Where America Is Moving

Once remote work became a new accepted reality in early 2020, Americans have been on the move.  Free of the obligation to live in a certain place to pursue their career or passion, many have opted to move to less expensive and less crowded parts of the country.  United Van Lines recently released their 2021 National Movers Study and its contents are instructive for any Gent pondering a move for himself.

Where People Are Leaving

While United Van Lines only represents one segment of the population, those who used a moving company to relocate, the results can still be extrapolated to have a reasonable correlation with the trends in the general population.

Top “get outta Dodge” states in 2021 were:

  • New Jersey (repeat “winner” from the previous year)
  • Illinois
  • New York
  • Connecticut
  • California
  • Michigan
  • Massachusetts
  • Louisiana
  • Ohio
  • Nebraska

Six out of the ten states are coastal, where there are large concentrations of jobs and plenty of entertainment and cultural options.  But with more job flexibility and a lot of that entertainment currently restricted or, in some cases, gone for the moment, people are opting for different values when thinking about where to live.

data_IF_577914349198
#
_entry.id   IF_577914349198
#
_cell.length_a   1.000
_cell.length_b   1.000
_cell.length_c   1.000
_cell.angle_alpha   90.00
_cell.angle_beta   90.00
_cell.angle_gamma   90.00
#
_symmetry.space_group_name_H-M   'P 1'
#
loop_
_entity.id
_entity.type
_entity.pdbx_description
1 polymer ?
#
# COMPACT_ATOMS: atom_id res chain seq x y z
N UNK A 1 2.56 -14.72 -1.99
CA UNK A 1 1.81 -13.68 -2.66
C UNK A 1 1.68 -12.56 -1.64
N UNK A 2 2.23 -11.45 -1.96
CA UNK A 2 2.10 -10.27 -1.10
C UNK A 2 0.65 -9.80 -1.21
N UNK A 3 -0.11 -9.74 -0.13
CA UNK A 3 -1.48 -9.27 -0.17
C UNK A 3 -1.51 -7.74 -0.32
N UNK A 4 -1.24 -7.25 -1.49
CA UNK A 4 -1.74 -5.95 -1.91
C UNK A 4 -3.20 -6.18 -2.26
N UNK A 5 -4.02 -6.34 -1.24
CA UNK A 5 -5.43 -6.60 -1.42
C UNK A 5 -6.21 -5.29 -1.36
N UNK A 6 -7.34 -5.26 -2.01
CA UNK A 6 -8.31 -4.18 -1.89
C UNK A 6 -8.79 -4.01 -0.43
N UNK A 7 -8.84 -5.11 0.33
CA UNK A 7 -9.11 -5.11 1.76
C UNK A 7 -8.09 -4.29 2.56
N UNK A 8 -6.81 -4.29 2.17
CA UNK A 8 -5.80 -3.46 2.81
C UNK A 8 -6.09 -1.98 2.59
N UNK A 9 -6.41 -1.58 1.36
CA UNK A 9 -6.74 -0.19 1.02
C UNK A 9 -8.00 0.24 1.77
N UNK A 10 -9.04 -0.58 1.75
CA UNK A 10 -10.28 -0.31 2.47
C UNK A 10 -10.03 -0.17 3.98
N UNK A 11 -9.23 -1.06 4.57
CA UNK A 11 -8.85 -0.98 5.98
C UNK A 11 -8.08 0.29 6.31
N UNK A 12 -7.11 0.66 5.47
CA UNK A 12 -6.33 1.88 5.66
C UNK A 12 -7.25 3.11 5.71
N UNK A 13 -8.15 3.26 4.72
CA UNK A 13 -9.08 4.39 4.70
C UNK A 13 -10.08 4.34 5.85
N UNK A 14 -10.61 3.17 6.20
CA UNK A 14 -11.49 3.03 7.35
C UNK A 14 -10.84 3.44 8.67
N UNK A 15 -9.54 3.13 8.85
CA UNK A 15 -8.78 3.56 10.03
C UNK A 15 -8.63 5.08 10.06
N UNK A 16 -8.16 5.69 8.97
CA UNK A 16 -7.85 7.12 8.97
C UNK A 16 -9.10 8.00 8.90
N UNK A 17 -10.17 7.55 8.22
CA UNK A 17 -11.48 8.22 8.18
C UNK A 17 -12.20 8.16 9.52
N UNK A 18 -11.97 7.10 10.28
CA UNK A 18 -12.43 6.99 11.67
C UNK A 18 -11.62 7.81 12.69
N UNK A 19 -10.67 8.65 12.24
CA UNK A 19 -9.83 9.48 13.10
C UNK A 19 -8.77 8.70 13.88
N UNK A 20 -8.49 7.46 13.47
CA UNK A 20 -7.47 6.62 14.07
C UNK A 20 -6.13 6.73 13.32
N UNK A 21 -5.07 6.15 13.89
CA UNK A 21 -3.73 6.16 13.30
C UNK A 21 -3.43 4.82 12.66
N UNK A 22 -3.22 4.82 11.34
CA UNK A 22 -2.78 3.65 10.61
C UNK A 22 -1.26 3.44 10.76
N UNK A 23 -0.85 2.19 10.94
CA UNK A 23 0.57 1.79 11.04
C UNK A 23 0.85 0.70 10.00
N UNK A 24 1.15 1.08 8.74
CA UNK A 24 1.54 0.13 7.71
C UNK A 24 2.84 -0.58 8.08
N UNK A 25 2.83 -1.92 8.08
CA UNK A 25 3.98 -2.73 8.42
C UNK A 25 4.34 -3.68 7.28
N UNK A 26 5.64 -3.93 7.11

The survey also revealed that 31.8% of these Americans on the move did so in order to be closer to their families.

Where People Are Going

Not wanting to replicate an environment of dense population, those who moved opted for uncrowded destinations, including:

  • Vermont
  • South Dakota
  • South Carolina
  • West Virginia
  • Florida
  • Alabama
  • Tennessee
  • Oregon
  • Idaho
  • Rhode Island

Compared to the previous list, this one represents almost “another” America.  These states are mostly “red” in contrast to the almost entirely “blue” previous list.  Assuming that Americans don’t just change their political convictions because they are moving states, we may see political realignments for the current residents as the new immigrants settle in.  What will happen next?  It’s anyone’s guess.

These states offer much less population concentration.  With the exception of Florida, which has several medium to large sized cities, the rest of the list offers more living options that are in sparsely populated areas.  

FYI, Kentucky and Wyoming saw almost the same number of inbound as outbound residents and are classified as “balanced” by the United Van Lines report.

Thoughts On a Move

So, while family might be a consideration for where you want to move, what happens if your family already live near each other, and you’re all considering a move?  Here are some things you might keep in mind as you consider your options.

Government and Infrastructure

People got to see how many state governments responded to one of the biggest crises in a generation.  With those “report cards” available to anyone willing to do a bit of research, you can find out if the dissatisfaction with how your state may have handled Covid-19 will simply be replicated in your new destination.